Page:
Inverse Trigonometric Functions / Rates of change with 2 points of references

1. Jun 11, 2004

kioria

Hi,

A questions regarding trigonometric (or inverse) functions. I just can't get it right.

Q1: A picture 2 m high is hung on the wall with its bottom 6 m above the observer's eye level. How far should the viewer stand for the picture to subtend the largest possible vertical angle with the viewer's eye?

Thanks

Also, I would like to know more about (in basic level, I am a first year) the rates of change. I cannot give a specific topic of what I am thinking, but I can give an example:

E1: A light house (P) is located at the middle of a long straight beach with its light-beam rotating at 3 rpm. And 2000 m directly below the location of P, a ship (S) travels towards the P at 20 km/s. How fast is the light moving at point S at this moment?

(Please don't try to do this, as I made this thing up).

If you know the topic, please reply and just leave the topic name (and by any chance you know a great site explaining it, then please tell me the site as well!!)

Thanks :)

2. Jun 11, 2004

HallsofIvy

Draw a picture. Draw the picture itself, the lines from the top and bottom of the picture to the viewer's eye, and the line from the from the viewer's eye perpendicular to the wall. You now have two right triangles. The base of both triangles has length x, the unknown distance from the viewer to the wall.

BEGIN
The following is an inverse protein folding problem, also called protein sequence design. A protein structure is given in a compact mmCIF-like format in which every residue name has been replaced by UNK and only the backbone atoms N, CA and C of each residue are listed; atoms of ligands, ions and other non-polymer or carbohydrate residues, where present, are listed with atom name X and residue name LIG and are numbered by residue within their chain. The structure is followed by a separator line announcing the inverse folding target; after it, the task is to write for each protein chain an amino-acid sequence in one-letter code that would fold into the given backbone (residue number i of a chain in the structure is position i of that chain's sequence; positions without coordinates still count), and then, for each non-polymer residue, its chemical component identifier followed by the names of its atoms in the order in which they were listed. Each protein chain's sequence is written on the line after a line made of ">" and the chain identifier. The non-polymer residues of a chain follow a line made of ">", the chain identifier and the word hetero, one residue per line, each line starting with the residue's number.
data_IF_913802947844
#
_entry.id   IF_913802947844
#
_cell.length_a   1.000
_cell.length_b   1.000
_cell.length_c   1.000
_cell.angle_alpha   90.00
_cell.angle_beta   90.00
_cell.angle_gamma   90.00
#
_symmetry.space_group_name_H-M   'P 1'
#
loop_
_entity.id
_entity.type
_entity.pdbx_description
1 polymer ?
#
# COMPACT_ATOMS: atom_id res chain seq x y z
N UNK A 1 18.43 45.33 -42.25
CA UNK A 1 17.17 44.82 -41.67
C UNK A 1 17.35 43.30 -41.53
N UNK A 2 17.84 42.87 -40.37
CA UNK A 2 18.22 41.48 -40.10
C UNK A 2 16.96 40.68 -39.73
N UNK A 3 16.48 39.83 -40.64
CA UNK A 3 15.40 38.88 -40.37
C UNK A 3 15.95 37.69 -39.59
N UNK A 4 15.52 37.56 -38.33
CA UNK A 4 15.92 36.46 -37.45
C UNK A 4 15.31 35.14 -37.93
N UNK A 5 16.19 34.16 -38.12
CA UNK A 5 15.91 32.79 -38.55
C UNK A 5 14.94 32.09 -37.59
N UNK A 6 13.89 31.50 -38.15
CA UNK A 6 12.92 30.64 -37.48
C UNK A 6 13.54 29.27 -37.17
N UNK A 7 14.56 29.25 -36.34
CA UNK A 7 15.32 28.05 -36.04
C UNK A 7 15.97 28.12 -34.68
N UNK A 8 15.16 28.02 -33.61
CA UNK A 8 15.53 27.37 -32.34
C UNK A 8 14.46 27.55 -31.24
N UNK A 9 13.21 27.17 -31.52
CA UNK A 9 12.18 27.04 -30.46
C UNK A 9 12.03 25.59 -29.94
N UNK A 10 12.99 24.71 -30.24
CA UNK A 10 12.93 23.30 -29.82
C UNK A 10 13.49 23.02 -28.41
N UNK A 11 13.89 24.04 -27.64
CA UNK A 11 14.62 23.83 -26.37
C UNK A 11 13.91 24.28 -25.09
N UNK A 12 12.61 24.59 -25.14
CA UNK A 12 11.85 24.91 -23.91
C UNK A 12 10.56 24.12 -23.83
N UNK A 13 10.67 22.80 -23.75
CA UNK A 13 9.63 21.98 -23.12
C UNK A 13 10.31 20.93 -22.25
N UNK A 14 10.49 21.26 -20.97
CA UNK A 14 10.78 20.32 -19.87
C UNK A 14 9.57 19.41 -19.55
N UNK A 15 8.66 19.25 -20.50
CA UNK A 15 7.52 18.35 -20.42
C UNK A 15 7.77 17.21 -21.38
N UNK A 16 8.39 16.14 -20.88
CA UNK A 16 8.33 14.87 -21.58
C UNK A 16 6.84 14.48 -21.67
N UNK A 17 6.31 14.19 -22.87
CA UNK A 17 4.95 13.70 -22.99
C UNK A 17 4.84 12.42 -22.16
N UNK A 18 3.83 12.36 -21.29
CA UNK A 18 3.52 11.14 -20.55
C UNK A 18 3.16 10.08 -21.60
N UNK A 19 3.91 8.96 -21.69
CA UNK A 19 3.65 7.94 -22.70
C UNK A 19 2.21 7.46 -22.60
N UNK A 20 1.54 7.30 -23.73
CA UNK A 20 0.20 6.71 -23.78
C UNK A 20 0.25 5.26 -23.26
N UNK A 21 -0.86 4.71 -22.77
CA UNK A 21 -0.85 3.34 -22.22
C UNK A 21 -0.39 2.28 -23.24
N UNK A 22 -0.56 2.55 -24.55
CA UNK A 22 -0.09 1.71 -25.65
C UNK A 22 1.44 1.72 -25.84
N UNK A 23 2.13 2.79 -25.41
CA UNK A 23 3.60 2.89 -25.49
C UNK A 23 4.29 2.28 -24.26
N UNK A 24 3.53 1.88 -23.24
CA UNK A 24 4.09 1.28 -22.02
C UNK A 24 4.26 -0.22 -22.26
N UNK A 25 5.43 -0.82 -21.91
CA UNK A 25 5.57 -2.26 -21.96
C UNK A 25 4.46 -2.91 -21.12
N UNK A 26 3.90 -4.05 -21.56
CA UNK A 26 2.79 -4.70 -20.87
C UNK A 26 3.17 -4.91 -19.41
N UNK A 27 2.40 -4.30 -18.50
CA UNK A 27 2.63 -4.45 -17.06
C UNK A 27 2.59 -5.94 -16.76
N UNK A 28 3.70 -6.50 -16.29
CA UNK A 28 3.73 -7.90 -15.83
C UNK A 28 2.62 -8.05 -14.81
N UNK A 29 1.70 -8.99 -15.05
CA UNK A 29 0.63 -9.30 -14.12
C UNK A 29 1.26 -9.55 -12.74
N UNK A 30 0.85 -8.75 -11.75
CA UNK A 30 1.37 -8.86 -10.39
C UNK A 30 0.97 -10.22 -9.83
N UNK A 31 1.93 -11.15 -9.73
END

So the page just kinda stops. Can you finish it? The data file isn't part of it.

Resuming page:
The height of the larger triangle is 8 m (that's one heck of a high wall!) so tan(θ)= 8/x (θ is the larger angle at the viewer's eye).
The height of the smaller triangle is 6 m so tan(φ)= 6/x (φ is the smaller angle at the viewer's eye.)

The angle subtended is θ-&phi= tan-1(8/x)- tan-1(6/x).

Can you find x to maximize that?

It's not clear what you want to know. Typically this is referred to as "related rates" and is based on the chain rule. Set up a "static" formula relating the two variables and differentiate with respect to time to get a formula relating the rates of change of the two variables.